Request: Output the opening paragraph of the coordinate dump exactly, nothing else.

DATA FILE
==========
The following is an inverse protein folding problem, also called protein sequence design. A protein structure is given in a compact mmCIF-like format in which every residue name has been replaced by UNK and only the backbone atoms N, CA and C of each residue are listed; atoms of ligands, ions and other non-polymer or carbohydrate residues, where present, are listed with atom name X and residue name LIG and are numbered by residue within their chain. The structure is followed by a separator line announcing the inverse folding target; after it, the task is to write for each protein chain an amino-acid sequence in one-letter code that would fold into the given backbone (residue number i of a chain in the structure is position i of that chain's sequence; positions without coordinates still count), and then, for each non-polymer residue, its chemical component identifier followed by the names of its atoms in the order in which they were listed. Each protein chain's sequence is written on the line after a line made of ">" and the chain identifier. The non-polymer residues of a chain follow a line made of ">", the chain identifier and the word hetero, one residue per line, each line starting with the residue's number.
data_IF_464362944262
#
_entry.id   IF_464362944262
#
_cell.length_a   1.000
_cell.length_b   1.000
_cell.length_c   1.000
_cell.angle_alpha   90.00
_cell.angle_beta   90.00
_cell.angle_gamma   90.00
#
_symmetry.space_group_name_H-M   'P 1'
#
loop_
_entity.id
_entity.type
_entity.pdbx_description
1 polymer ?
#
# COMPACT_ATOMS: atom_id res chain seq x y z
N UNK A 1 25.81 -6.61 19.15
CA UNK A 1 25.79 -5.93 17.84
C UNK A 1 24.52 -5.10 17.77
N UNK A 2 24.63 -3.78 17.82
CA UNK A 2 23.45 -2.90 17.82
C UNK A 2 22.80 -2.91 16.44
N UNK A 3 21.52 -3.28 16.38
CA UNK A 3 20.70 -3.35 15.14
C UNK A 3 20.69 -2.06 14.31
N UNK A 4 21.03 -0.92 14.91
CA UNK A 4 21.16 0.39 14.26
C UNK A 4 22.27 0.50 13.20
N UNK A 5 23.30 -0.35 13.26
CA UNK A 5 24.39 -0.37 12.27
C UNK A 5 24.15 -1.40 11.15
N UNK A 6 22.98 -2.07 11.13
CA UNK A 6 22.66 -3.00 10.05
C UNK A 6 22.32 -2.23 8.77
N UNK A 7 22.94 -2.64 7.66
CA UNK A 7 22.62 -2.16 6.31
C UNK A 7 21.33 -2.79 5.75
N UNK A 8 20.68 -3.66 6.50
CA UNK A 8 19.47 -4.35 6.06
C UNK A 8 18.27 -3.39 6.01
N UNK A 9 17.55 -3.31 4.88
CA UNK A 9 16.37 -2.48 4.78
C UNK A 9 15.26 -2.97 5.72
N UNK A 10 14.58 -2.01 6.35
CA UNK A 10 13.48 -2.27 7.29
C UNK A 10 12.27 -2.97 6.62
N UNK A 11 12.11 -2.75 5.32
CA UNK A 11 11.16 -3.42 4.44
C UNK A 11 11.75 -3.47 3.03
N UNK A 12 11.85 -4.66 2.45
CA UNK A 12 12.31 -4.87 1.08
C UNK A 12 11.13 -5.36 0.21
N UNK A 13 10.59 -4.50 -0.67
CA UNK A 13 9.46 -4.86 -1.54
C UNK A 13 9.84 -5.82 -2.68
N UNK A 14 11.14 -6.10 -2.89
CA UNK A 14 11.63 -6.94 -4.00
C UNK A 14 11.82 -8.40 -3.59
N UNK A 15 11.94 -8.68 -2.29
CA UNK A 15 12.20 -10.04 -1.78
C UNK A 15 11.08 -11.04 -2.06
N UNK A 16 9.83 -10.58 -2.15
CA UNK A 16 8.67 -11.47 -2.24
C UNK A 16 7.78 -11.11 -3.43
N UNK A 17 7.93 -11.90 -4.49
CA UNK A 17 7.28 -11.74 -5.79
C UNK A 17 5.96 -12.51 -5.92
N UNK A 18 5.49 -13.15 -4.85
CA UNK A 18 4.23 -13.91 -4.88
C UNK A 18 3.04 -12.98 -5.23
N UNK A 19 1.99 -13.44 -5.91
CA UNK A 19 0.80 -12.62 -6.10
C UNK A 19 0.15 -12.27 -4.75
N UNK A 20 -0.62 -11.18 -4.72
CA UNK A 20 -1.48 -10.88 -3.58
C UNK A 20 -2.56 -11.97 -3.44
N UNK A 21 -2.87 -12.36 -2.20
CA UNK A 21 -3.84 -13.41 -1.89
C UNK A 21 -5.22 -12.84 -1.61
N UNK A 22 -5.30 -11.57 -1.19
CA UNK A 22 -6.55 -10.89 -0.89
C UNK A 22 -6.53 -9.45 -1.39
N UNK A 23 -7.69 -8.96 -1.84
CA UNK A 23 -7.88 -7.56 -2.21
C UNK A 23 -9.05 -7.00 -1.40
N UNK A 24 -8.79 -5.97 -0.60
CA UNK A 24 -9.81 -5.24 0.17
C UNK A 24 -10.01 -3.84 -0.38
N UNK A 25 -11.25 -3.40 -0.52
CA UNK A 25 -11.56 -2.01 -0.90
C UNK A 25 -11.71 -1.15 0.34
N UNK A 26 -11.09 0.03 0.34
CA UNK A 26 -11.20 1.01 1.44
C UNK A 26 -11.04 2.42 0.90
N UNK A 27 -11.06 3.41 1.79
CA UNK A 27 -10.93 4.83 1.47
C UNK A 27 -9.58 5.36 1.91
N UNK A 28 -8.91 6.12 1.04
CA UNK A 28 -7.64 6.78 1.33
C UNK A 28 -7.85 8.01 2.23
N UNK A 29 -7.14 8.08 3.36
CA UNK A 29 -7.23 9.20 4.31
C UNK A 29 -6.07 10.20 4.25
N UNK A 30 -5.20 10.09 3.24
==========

The following is an inverse protein folding problem, also called protein sequence design. A protein structure is given in a compact mmCIF-like format in which every residue name has been replaced by UNK and only the backbone atoms N, CA and C of each residue are listed; atoms of ligands, ions and other non-polymer or carbohydrate residues, where present, are listed with atom name X and residue name LIG and are numbered by residue within their chain. The structure is followed by a separator line announcing the inverse folding target; after it, the task is to write for each protein chain an amino-acid sequence in one-letter code that would fold into the given backbone (residue number i of a chain in the structure is position i of that chain's sequence; positions without coordinates still count), and then, for each non-polymer residue, its chemical component identifier followed by the names of its atoms in the order in which they were listed. Each protein chain's sequence is written on the line after a line made of ">" and the chain identifier. The non-polymer residues of a chain follow a line made of ">", the chain identifier and the word hetero, one residue per line, each line starting with the residue's number.